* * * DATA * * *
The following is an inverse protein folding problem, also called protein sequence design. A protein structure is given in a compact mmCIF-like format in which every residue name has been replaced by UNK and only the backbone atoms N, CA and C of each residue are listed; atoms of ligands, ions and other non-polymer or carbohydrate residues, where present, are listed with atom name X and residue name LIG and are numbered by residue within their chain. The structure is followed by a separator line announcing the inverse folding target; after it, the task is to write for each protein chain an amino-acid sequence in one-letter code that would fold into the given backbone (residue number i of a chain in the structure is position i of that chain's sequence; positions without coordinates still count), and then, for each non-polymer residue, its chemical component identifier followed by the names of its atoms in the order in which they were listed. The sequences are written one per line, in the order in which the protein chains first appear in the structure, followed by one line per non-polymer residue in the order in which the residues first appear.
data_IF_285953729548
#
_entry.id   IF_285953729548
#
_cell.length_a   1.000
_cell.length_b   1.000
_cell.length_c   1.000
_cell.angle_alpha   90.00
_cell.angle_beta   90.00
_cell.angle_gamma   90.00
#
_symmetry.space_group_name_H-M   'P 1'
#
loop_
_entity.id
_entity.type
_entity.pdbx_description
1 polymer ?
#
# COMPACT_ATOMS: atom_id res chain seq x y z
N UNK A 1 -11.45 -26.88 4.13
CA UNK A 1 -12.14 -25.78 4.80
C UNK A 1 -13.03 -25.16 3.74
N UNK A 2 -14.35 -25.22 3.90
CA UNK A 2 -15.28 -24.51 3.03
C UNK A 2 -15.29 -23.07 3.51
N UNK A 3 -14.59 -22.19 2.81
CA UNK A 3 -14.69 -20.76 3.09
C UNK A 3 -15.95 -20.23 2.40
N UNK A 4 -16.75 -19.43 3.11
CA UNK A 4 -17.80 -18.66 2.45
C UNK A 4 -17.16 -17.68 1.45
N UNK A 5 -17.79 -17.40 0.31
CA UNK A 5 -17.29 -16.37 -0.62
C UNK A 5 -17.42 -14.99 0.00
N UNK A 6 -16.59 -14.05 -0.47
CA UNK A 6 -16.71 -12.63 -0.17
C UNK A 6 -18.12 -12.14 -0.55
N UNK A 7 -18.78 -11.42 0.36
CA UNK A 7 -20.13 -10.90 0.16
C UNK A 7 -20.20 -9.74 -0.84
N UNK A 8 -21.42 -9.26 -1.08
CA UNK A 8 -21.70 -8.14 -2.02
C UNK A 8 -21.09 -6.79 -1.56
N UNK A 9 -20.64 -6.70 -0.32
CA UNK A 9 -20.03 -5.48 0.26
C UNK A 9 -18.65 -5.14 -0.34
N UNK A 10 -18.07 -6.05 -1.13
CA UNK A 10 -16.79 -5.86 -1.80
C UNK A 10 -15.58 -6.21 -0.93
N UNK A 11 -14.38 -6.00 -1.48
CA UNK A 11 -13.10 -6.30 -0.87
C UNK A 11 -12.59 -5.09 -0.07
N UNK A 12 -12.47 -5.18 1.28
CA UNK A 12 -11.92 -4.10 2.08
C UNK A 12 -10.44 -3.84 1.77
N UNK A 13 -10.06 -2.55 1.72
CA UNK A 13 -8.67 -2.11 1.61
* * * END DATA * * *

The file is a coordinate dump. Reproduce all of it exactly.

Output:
The following is an inverse protein folding problem, also called protein sequence design. A protein structure is given in a compact mmCIF-like format in which every residue name has been replaced by UNK and only the backbone atoms N, CA and C of each residue are listed; atoms of ligands, ions and other non-polymer or carbohydrate residues, where present, are listed with atom name X and residue name LIG and are numbered by residue within their chain. The structure is followed by a separator line announcing the inverse folding target; after it, the task is to write for each protein chain an amino-acid sequence in one-letter code that would fold into the given backbone (residue number i of a chain in the structure is position i of that chain's sequence; positions without coordinates still count), and then, for each non-polymer residue, its chemical component identifier followed by the names of its atoms in the order in which they were listed. The sequences are written one per line, in the order in which the protein chains first appear in the structure, followed by one line per non-polymer residue in the order in which the residues first appear.
data_IF_285953729548
#
_entry.id   IF_285953729548
#
_cell.length_a   1.000
_cell.length_b   1.000
_cell.length_c   1.000
_cell.angle_alpha   90.00
_cell.angle_beta   90.00
_cell.angle_gamma   90.00
#
_symmetry.space_group_name_H-M   'P 1'
#
loop_
_entity.id
_entity.type
_entity.pdbx_description
1 polymer ?
#
# COMPACT_ATOMS: atom_id res chain seq x y z
N UNK A 1 -11.45 -26.88 4.13
CA UNK A 1 -12.14 -25.78 4.80
C UNK A 1 -13.03 -25.16 3.74
N UNK A 2 -14.35 -25.22 3.90
CA UNK A 2 -15.28 -24.51 3.03
C UNK A 2 -15.29 -23.07 3.51
N UNK A 3 -14.59 -22.19 2.81
CA UNK A 3 -14.69 -20.76 3.09
C UNK A 3 -15.95 -20.23 2.40
N UNK A 4 -16.75 -19.43 3.11
CA UNK A 4 -17.80 -18.66 2.45
C UNK A 4 -17.16 -17.68 1.45
N UNK A 5 -17.79 -17.40 0.31
CA UNK A 5 -17.29 -16.37 -0.62
C UNK A 5 -17.42 -14.99 0.00
N UNK A 6 -16.59 -14.05 -0.47
CA UNK A 6 -16.71 -12.63 -0.17
C UNK A 6 -18.12 -12.14 -0.55
N UNK A 7 -18.78 -11.42 0.36
CA UNK A 7 -20.13 -10.90 0.16
C UNK A 7 -20.20 -9.74 -0.84
N UNK A 8 -21.42 -9.26 -1.08
CA UNK A 8 -21.70 -8.14 -2.02
C UNK A 8 -21.09 -6.79 -1.56
N UNK A 9 -20.64 -6.70 -0.32
CA UNK A 9 -20.03 -5.48 0.26
C UNK A 9 -18.65 -5.14 -0.34
N UNK A 10 -18.07 -6.05 -1.13
CA UNK A 10 -16.79 -5.86 -1.80
C UNK A 10 -15.58 -6.21 -0.93
N UNK A 11 -14.38 -6.00 -1.48
CA UNK A 11 -13.10 -6.30 -0.87
C UNK A 11 -12.59 -5.09 -0.07
N UNK A 12 -12.47 -5.18 1.28
CA UNK A 12 -11.92 -4.10 2.08
C UNK A 12 -10.44 -3.84 1.77
N UNK A 13 -10.06 -2.55 1.72
CA UNK A 13 -8.67 -2.11 1.61